US 4773265 A
A method and apparatus are disclosed for measuring changes in relative distance between a float and both a signal source and a detector. Also disclosed is the advantageous use of such an apparatus for detecting losses as little as 0.02 gallons of liquid per hour from a tank otherwise capable of storing 1,000 gallons or more of such a liquid.
1. A method for determining leaks in a storage tank containing a liquid, said method comprising:
locating a float means initially at a depth in said liquid approximately equal to V.sub.L /S.sub.L where V.sub.L is the volume of said liquid in said tank and S.sub.L is free surface area of said liquid in said tank;
saturating vapor above said liquid in said tank with vapor of said liquid by atomizing so as to fill the vapor above said liquid with small drops of liquid or coating surfaces of said tank above said liquid with a thin layer of said liquid so as to hasten saturation of the vapor above said liquid, so that temperature variation of said liquid in said tank does not change said depth at which said float means floats in said liquid; and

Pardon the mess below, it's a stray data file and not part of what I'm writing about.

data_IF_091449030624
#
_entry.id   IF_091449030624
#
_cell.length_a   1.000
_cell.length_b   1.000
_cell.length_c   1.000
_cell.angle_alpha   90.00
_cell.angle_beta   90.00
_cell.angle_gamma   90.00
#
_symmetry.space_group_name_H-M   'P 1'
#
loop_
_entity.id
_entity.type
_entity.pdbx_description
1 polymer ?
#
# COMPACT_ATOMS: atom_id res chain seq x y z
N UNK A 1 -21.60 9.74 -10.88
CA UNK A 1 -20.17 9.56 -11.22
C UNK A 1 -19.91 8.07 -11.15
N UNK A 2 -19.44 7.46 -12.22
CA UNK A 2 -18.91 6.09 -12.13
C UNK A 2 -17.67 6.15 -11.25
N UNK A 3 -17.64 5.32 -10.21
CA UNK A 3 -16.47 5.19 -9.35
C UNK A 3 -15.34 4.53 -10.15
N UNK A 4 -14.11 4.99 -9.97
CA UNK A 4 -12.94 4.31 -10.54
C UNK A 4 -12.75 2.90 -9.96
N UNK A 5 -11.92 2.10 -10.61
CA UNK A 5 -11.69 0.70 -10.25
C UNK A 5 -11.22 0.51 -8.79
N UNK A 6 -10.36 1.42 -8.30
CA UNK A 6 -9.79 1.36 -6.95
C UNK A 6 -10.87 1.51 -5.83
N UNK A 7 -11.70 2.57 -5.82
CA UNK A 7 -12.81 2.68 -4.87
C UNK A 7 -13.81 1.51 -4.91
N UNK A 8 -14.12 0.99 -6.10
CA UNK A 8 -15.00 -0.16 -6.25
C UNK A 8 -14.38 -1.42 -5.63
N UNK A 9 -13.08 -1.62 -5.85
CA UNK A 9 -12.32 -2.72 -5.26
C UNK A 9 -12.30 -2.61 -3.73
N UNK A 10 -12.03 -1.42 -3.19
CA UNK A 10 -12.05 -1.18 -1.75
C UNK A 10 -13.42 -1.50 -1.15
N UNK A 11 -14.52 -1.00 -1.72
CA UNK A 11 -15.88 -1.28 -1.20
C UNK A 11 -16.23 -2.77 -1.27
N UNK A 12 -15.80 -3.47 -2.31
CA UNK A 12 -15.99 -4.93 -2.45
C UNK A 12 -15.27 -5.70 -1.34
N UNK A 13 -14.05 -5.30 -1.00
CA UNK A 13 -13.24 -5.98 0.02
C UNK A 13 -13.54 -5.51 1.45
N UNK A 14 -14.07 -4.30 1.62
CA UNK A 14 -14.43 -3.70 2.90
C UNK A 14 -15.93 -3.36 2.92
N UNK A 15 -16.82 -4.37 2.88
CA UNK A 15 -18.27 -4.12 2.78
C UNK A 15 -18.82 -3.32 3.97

determining changes of location of said float means in said tank.
This is a continuation of co-pending application Ser. No. 794,592 filed on Nov. 4, 1985 (abandoned) which is a continuation of application Ser. No. 538,740, filed on Oct. 4, 1983 (abandoned) which is a continuation of application Ser. No. 349,226, filed Feb. 16, 1982 (abandoned), which is a continuation of application Ser. No. 208,608 filed Nov. 28, 1980 (abandoned).